“Increasingly, governments will introduce regulatory, taxation and incentive-based schemes that will seek to dissuade buy-to-let investment and encourage both owner occupation and first-time buyers, whilst trying to maintain housing delivery from the private and public sectors to provide multiple types of housing.”
Changing customer demographics and representation
One changing customer demand might come as a result of the changing ages of customers, with the average first-time buyer now seven years older than in 1960, according to Keepmoat Homes. Mark Hayward, CEO of NAEA Propertymark, the professional body for estate agents, sees this trend continuing. “Interestingly, when looking at the profile of homeowners, more than 50 per cent of all housing will be owned by those over the age of 65 in 10 years’ time.”
Richard Barber, Director of Residential Agency at real estate services and investment management company JLL, offers another interesting example of a customer demographic shift – the rise of international buyers in London. In step with this demand, Barber notes an escalating need for experts on the ground that know the market.
“From the buying perspective, the emergence of the property buying agent has led to significant changes in the way we do business with purchasers. Approximately 65% of our buyers are now represented by intermediaries compared to around 30% 10 years ago.”
Minimal changes to the needs of buyers and sellers
But not everyone agrees that customer needs or expectations are shifting in a dramatic way.
Patrick Franco, COO at London estate agent Foxtons, says that despite tough market conditions and the decline in overall property transactions, customers are still looking for the same fundamental qualities from their agent. “Customers want now, more than ever, to deal with knowledgeable, experienced and committed people to help them through the complicated process of selling or letting a property.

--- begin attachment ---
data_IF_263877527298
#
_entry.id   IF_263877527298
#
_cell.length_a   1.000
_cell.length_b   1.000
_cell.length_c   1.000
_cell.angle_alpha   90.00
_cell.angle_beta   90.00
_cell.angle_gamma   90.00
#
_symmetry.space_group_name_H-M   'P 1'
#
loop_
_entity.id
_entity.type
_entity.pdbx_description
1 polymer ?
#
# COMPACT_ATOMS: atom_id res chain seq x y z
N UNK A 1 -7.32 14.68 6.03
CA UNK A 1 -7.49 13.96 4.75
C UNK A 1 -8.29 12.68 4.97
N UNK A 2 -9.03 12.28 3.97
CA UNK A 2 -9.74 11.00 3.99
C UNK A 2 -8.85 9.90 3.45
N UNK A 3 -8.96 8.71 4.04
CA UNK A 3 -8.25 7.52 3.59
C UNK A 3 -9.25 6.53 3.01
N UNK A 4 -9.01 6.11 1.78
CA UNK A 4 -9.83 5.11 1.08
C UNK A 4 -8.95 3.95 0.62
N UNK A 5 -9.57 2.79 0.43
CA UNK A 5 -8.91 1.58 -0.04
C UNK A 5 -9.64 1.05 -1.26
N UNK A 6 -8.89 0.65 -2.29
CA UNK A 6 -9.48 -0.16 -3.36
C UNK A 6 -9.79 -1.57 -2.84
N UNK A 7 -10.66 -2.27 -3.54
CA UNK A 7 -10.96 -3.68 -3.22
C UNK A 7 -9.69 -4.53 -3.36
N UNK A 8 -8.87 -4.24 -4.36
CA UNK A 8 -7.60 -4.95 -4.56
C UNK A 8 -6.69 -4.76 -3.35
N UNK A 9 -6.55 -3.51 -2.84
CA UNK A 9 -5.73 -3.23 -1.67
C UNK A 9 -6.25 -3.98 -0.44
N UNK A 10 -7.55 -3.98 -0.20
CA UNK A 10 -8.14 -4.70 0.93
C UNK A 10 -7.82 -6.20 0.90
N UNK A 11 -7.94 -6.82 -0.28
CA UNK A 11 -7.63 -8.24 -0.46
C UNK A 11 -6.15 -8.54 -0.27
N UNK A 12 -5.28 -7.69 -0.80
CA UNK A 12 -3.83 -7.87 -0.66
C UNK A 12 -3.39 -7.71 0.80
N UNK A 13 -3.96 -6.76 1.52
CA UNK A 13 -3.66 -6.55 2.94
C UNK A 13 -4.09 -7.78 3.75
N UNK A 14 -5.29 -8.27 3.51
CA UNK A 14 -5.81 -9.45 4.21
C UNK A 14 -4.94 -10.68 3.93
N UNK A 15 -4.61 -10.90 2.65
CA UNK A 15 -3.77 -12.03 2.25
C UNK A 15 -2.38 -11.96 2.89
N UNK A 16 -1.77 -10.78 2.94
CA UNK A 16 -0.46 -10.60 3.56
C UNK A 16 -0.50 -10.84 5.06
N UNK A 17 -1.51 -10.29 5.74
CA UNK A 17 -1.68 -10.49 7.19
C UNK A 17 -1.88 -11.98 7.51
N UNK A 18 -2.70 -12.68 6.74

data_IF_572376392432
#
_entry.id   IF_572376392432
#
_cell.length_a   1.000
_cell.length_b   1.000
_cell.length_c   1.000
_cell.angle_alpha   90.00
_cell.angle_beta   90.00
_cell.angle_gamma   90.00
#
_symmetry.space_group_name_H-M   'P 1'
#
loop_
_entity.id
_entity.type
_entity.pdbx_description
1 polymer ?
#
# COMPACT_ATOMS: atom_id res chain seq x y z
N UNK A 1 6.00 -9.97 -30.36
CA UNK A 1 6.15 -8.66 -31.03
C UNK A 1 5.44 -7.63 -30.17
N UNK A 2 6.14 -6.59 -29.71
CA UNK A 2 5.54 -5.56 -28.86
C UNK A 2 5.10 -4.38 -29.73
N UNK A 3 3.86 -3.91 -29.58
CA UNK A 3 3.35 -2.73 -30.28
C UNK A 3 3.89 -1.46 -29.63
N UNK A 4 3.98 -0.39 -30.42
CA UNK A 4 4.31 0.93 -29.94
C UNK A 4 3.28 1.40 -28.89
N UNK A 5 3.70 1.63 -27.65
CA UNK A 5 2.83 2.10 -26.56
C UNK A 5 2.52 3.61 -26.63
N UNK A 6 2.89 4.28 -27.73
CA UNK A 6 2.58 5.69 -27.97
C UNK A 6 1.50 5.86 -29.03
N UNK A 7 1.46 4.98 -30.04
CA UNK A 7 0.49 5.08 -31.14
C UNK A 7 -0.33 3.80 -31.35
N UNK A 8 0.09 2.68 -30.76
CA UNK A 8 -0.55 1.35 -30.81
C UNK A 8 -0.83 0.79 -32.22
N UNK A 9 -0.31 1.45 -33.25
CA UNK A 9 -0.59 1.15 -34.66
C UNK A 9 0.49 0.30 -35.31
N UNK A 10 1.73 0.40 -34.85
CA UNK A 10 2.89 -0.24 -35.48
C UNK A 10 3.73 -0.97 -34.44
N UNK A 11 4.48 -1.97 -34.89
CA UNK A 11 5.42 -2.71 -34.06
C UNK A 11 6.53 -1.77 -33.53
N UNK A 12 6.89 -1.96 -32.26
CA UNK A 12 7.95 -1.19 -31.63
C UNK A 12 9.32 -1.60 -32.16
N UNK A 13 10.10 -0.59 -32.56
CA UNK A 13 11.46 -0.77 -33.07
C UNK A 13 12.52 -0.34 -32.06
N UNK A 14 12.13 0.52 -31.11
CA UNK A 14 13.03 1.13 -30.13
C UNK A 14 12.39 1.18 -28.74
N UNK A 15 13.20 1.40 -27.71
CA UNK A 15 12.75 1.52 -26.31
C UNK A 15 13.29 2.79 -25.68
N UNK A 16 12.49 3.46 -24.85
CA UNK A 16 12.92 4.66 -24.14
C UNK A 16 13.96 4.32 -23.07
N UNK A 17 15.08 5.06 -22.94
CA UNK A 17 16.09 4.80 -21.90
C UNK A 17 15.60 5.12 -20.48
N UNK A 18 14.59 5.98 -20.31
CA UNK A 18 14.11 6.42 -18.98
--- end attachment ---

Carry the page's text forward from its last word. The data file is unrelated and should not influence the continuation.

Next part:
“Regardless of how the estate agency landscape evolves, offering a high-quality service will remain crucial to meeting whatever the changing demands of buyers and sellers will be over the next decade”, he adds.
Simon Gresswell, Director at west London-based estate agency Finlay Brewer, agrees. Buyers “instruct an agent to deal with the whole process with minimal effort on their part,” he says. “Some want to be involved in the photographs and want to add their own words to the description, but others trust their agent to deal with the whole process. Sellers expect to be shown the ideal property based on their criteria. They don’t want to be dragged around a number of unsuitable homes.
“These ‘demands’ won’t change; smart agents already recognise the importance of building a relationship with the seller. The more time an agent invests in getting to know the buyer and what they want the easier it is to find them a home.”
Other agents argue that while the nature of customer needs remain the same, those needs will expand, as the market becomes increasingly competitive.
“Buyers and sellers will demand greater professionalism, speed and efficiency,” says Sam Butler, founding partner at Cotswold Property Specialists, Butler Sherborn. “Despite prop-tech, client care and personal attention will become increasingly important. Estate agents will be on notice to demonstrate how they earn their commission, so making the buyer and seller experience an even greater one will become imperative.”